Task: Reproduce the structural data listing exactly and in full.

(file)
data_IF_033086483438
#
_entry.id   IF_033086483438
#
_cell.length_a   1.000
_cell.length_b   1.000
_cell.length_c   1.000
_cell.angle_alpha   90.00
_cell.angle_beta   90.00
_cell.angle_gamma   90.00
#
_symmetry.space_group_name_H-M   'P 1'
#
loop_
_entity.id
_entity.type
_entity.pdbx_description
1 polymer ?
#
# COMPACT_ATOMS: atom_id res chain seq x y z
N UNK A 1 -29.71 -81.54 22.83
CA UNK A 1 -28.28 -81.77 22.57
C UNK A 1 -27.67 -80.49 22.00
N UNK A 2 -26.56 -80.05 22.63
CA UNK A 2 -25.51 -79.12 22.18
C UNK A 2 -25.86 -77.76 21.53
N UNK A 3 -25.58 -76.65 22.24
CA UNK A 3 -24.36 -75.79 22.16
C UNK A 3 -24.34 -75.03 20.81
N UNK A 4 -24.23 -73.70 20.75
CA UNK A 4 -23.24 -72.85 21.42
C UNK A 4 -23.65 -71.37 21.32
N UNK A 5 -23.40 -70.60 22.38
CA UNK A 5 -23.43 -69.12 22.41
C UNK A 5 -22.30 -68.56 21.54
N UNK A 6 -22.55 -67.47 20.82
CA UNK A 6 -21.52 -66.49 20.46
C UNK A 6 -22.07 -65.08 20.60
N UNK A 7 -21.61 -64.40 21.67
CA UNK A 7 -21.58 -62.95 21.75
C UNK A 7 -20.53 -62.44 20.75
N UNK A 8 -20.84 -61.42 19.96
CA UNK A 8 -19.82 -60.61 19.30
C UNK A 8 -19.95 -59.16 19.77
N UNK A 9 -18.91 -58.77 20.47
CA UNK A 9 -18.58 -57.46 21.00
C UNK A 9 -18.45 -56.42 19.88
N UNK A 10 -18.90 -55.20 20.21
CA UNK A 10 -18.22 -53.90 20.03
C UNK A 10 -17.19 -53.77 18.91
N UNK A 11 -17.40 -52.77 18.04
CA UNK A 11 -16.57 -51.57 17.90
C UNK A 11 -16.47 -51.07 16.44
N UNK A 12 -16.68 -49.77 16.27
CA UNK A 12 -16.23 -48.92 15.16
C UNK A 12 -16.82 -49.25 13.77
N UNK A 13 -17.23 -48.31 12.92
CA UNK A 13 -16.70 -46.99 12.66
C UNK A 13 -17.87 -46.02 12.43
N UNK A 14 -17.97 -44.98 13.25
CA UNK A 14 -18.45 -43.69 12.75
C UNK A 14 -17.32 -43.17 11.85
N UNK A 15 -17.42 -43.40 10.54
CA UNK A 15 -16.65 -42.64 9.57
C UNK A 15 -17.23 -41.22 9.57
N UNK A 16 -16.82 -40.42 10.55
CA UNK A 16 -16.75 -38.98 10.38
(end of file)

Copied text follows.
data_IF_033086483438
#
_entry.id   IF_033086483438
#
_cell.length_a   1.000
_cell.length_b   1.000
_cell.length_c   1.000
_cell.angle_alpha   90.00
_cell.angle_beta   90.00
_cell.angle_gamma   90.00
#
_symmetry.space_group_name_H-M   'P 1'
#
loop_
_entity.id
_entity.type
_entity.pdbx_description
1 polymer ?
#
# COMPACT_ATOMS: atom_id res chain seq x y z
N UNK A 1 -29.71 -81.54 22.83
CA UNK A 1 -28.28 -81.77 22.57
C UNK A 1 -27.67 -80.49 22.00
N UNK A 2 -26.56 -80.05 22.63
CA UNK A 2 -25.51 -79.12 22.18
C UNK A 2 -25.86 -77.76 21.53
N UNK A 3 -25.58 -76.65 22.24
CA UNK A 3 -24.36 -75.79 22.16
C UNK A 3 -24.34 -75.03 20.81
N UNK A 4 -24.23 -73.70 20.75
CA UNK A 4 -23.24 -72.85 21.42
C UNK A 4 -23.65 -71.37 21.32
N UNK A 5 -23.40 -70.60 22.38
CA UNK A 5 -23.43 -69.12 22.41
C UNK A 5 -22.30 -68.56 21.54
N UNK A 6 -22.55 -67.47 20.82
CA UNK A 6 -21.52 -66.49 20.46
C UNK A 6 -22.07 -65.08 20.60
N UNK A 7 -21.61 -64.40 21.67
CA UNK A 7 -21.58 -62.95 21.75
C UNK A 7 -20.53 -62.44 20.75
N UNK A 8 -20.84 -61.42 19.96
CA UNK A 8 -19.82 -60.61 19.30
C UNK A 8 -19.95 -59.16 19.77
N UNK A 9 -18.91 -58.77 20.47
CA UNK A 9 -18.58 -57.46 21.00
C UNK A 9 -18.45 -56.42 19.88
N UNK A 10 -18.90 -55.20 20.21
CA UNK A 10 -18.22 -53.90 20.03
C UNK A 10 -17.19 -53.77 18.91
N UNK A 11 -17.40 -52.77 18.04
CA UNK A 11 -16.57 -51.57 17.90
C UNK A 11 -16.47 -51.07 16.44
N UNK A 12 -16.68 -49.77 16.27
CA UNK A 12 -16.23 -48.92 15.16
C UNK A 12 -16.82 -49.25 13.77
N UNK A 13 -17.23 -48.31 12.92
CA UNK A 13 -16.70 -46.99 12.66
C UNK A 13 -17.87 -46.02 12.43
N UNK A 14 -17.97 -44.98 13.25
CA UNK A 14 -18.45 -43.69 12.75
C UNK A 14 -17.32 -43.17 11.85
N UNK A 15 -17.42 -43.40 10.54
CA UNK A 15 -16.65 -42.64 9.57
C UNK A 15 -17.23 -41.22 9.57
N UNK A 16 -16.82 -40.42 10.55
CA UNK A 16 -16.75 -38.98 10.38